tv On the Money ABC September 4, 2016 3:00am-3:31am CDT
hello, everyone. welcome to "on the money." i'm becky quick. she works 9:00 to 5:00 and said no to elvis decades ago and still going strong. our conversation with the incredible artist and even more incredible business woman dolly part on. >>'v >> and epipen, why one small live saving medical device is the center of a big controversy over drug pricing. >> an all important tool to make sure you have income when you retire but it is not for everyone. >>e final frontier. what does proxima b. mean and should we go to mars. we ask an astronaut right now.
>> now, becky quick. we begin with epipen. for those who suffer from life-threatening allergies, epipen is a life saver. mylan has a 90% sharp of the product and they are rising the question, should there le limited on drug price hikes. meg tirrell is here with our cover story this week. >> the rice has prison 500% in the last decade. prescriptis drug spiked during back-to-school season as they stock ahead for the school and the year. now $600 for a pack of two, the epipen price tag is drawing outrage and caught the attention of washington, drawing intention pressure on mylan. they defended the price increase. >> there is a drug price of 068
out there are four or five hands that the prod touches and companies that it goes through before it ever gets to the patient at the cou >> bresch said more than half of th $600 goes to pharmacy and distributors and the help patie co-pays. when that didn't quell the pressure, they introduced the own generic product. identical to the branded epipen but at half of the price. the lawmakers continue to press for answers about the price increase in the first place. while critics say even the generic price is still much higher than the price ten years ago. >> the most important question is can everyone who needs a epipen now afford h season and scrutiny pricing isn't going anywhere. >> you could understand why this happens with epipen because people who buy it for their kids need one at home and one in the car and one for school. so it adds up.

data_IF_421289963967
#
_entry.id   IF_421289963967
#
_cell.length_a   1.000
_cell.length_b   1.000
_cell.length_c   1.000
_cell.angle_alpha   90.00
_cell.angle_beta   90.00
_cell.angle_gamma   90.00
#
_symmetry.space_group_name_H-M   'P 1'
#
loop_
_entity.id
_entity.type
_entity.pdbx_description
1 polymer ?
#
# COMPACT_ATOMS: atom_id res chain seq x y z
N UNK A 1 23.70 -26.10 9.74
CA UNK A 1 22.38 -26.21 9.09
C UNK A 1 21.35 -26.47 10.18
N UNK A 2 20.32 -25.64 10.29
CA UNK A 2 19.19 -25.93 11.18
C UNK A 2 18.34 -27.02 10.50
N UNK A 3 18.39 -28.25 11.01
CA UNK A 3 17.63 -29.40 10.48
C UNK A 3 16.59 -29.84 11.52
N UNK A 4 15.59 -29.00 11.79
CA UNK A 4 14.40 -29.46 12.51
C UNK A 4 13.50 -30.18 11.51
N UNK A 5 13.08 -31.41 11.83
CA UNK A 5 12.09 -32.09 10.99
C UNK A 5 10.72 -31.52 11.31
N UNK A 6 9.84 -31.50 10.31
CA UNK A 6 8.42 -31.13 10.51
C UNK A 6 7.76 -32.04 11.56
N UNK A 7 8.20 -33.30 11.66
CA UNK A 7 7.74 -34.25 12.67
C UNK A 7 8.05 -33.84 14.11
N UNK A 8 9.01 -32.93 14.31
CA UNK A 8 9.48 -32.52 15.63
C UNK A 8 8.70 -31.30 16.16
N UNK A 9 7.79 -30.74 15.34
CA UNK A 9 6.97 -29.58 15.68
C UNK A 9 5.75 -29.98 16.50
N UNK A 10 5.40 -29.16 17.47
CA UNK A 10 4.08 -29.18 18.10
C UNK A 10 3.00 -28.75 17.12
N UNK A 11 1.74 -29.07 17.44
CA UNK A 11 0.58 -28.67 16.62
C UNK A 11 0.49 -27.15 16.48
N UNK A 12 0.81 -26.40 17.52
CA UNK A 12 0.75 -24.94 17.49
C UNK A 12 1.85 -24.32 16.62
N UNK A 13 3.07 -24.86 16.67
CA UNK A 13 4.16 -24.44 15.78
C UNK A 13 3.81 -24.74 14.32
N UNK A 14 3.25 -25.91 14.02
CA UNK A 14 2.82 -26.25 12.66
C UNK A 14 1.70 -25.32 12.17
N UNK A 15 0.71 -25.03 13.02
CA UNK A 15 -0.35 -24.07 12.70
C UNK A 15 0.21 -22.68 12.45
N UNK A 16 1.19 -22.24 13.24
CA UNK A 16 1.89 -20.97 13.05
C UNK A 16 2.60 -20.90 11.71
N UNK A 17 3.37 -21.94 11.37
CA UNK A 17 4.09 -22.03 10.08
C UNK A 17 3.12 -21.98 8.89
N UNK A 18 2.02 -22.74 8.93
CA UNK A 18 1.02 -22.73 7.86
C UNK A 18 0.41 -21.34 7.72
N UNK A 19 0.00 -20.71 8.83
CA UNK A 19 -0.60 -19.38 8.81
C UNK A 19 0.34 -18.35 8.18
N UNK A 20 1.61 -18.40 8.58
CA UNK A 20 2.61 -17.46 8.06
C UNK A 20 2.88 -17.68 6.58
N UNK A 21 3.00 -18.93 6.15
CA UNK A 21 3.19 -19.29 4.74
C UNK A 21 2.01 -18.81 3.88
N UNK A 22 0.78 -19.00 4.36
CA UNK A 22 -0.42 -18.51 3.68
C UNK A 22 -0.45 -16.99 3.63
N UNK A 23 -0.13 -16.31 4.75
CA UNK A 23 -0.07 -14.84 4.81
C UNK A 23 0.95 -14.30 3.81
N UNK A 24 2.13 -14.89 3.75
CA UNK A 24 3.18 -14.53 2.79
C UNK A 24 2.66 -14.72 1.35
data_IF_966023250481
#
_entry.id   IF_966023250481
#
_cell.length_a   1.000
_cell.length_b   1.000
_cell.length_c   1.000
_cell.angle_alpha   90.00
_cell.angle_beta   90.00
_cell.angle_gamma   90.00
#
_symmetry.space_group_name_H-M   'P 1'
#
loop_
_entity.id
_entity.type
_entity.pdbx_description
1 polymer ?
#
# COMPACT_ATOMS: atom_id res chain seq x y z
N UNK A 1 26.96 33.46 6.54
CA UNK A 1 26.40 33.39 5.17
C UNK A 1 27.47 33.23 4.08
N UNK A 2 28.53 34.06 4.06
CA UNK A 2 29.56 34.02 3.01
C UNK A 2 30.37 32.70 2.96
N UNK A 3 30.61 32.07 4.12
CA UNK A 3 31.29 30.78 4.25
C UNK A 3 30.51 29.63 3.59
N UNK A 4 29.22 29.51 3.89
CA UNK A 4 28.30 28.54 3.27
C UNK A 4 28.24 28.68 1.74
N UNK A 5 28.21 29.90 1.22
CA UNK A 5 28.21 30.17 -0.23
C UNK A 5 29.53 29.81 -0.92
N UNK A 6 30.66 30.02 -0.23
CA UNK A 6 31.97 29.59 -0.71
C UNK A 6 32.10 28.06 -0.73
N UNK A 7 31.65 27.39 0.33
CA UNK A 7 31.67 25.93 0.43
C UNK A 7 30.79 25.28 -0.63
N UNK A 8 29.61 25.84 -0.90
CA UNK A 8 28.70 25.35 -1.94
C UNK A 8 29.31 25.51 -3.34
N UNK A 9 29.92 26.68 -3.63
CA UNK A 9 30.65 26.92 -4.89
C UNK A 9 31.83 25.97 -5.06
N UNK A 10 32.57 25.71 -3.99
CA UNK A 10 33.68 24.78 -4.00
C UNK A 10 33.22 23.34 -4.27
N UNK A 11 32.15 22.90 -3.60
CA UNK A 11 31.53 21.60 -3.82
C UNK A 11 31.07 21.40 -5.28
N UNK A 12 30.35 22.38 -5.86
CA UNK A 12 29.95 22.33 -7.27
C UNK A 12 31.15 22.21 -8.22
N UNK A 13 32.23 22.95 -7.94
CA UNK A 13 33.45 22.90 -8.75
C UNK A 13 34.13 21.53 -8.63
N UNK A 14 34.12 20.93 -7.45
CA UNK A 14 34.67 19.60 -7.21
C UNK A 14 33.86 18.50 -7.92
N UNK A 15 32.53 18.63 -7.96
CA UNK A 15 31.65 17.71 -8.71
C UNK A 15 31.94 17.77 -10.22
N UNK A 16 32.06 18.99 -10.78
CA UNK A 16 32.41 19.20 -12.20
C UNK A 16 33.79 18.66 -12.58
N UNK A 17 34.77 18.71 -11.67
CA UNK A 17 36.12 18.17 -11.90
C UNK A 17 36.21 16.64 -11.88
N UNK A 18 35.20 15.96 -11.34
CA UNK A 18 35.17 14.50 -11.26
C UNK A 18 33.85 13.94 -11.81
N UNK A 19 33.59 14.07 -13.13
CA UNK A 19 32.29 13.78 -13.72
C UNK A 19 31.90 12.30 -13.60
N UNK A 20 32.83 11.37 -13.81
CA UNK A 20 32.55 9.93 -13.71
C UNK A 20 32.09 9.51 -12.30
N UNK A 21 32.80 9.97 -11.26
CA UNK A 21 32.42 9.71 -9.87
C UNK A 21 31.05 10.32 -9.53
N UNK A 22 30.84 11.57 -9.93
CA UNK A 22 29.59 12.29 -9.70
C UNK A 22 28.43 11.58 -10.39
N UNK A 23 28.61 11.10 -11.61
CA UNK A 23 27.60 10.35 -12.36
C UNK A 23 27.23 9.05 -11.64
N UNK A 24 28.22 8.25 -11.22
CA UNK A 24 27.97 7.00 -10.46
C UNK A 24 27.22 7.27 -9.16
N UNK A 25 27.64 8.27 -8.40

has the company done anything to really change the epipen product since it started raising rates? >> well, they say they have made some changes to the product itself. to the injector covering the needle and folks will point to all of the -- what they call education in training they do, showing people why they need it and how to use the epipen. other people might argue it is all marketing. >> thanks. joiningno physician and served at the food and drug administration. scott, thank you for being here. we heard of pharmaceutical companies being changed and raising the prices. what do you think is happening here. >> the subject to vigorous competition and they've been given a monopoly for a variety of reasons and
and there is no reason why there aren't other version are drug t are hart to formulate or hard to make or in mylan's case, the epipen, hard to deliver. >> how is it hard to deliver. >> making an injector to deliver a precise dose of a drug isn't that easy. sin ovie had problems associated with it. it is a catch 22 because if you want to develop product you have to replicate it exactly and use the same instructions but it maintains intellectual property so if you want to make an auto injector pen it is different different but the generic law said if you want to make a copy you have to provide the same instructions as the g to copy. >> is this a problem with the fda or with the ru has set up.